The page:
for completion of the washing operation in an automatic manner.
,A further object of the invention has been to ,provide means for agitating the pieces contained in the baskets as they advance through thewash, rinse, and dry stations to insure thorough exposure of the parts orpieces in the washing and rinsing" zones, and to aid in freeing the parts of surface liquid in order that they will dry quickly.
A still further object ofthe invention has been to provide gates or closures on the outer ends of the work-carrying baskets which are automatically unlocked and raised as the baskets approach the :discharge chute to allow the work to come, out of the baskets. Dips inithe horizontal path through which the basketstravel cause themto be inclined whereby the ,work is expelled from.
them to the discharge chute.
A-further object'of the invention has been to provide a discharge lip on the automatic feed mechanism, and coversor canopies over the spaces intermediate each pair of baskets which cooperate to insure a uniform supply of work over theentire length andwidth of each basket and to prevent work from falling between the baskets.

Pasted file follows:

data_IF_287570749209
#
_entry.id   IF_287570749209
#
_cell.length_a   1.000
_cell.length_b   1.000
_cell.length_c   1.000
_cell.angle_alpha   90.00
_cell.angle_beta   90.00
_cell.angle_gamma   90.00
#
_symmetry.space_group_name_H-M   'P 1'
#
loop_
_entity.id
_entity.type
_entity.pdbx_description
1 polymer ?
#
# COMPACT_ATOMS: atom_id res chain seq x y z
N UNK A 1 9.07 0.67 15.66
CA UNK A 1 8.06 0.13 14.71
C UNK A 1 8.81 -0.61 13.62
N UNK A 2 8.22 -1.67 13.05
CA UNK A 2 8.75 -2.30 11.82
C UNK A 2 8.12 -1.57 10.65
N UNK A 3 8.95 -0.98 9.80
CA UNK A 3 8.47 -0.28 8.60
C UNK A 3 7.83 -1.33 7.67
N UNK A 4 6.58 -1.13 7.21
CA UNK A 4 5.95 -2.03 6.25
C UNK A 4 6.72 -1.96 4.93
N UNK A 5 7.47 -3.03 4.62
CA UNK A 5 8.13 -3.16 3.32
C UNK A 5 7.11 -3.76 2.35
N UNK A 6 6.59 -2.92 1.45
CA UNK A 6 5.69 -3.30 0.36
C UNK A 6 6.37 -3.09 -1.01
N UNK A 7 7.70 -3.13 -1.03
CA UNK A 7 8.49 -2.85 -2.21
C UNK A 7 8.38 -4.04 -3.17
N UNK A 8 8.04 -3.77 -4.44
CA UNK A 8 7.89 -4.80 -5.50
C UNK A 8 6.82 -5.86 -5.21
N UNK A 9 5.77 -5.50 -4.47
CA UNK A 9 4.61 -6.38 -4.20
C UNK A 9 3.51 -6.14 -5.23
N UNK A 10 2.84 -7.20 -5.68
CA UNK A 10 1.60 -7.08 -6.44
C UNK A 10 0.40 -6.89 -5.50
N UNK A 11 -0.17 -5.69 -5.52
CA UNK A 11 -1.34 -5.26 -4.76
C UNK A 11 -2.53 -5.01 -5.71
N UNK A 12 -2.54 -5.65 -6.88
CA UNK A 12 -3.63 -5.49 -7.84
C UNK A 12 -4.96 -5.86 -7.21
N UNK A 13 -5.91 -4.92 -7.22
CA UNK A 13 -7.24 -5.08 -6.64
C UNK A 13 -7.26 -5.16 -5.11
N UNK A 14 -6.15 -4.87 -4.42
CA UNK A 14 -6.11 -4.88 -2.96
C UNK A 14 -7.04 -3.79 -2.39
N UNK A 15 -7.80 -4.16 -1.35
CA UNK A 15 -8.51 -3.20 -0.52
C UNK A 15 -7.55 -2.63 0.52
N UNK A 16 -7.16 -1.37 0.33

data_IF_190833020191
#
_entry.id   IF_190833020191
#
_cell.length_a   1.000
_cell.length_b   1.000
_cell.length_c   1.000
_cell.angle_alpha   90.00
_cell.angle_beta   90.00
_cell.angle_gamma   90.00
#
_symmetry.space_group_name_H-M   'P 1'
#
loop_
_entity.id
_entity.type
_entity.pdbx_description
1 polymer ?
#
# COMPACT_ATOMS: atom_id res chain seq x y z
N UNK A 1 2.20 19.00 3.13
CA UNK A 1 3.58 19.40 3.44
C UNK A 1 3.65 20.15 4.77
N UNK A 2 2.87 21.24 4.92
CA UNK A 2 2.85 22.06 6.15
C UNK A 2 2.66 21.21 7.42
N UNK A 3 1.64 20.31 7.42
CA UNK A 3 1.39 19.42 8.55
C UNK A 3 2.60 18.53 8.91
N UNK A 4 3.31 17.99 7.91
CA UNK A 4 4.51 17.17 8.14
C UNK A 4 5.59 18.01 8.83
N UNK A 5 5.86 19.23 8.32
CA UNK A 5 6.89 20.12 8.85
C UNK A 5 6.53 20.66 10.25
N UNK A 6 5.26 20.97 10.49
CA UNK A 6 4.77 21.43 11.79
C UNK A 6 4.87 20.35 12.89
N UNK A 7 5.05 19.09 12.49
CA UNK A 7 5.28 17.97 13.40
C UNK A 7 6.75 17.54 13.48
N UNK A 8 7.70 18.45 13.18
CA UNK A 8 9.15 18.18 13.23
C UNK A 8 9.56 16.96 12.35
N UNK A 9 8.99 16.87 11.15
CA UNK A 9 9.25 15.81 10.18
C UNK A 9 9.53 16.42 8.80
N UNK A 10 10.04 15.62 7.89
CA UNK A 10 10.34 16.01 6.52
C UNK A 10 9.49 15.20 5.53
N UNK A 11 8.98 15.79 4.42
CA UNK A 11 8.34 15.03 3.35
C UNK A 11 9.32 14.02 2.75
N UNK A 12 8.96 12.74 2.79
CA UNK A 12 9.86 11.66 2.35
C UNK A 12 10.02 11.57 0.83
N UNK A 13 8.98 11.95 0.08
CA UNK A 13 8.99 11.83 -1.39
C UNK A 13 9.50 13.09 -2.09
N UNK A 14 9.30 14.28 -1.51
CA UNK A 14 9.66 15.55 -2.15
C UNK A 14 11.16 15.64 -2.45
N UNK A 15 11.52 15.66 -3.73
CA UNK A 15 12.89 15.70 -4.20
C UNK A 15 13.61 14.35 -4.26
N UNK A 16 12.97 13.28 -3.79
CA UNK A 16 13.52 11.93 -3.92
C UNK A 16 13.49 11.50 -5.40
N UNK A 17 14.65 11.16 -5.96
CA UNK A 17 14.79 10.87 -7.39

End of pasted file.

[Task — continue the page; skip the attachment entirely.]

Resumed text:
, A still further object of the invention has been to provide a modifiedform ofwashing machine in which the size of thegvarious, compartments may be varied to meet any requirement by providing an elongated as distinguished from a truly circular machine. In this respect the invention contemplates a structure in which two vertical,
- parallel drive shafts operate a pair of revolvclaims. (01. 134-46) ing sprockets or wheels to move the work-carrying baskets by means of a flexible belt or chain.
A washing machine of any desired length or size can be obtained by this structure.
Other objects and advantagesof the invention are disclosed in the following detailed description of the drawings in which a preferred embodiment is illustrated. a i
In the drawings:
Figure 1 is a side elevation of the apparatus.
Figure 2 is an end elevationof the machine showing the solution tanks and pump drives in addition to other details.
Figure 3 is a top plan view of the machine. Figure 4 is a sectional plan view taken along the line 4-4 of Figure 1, showing a circular type of work conveyor.
Figure 5 is a sectional plan view taken along the line 55 of Figure l'to illustrate the washing andrinsing drains and discharge chute.
Figure 6 is a detailed fragmentary plan view of a circular spider and its baskets. I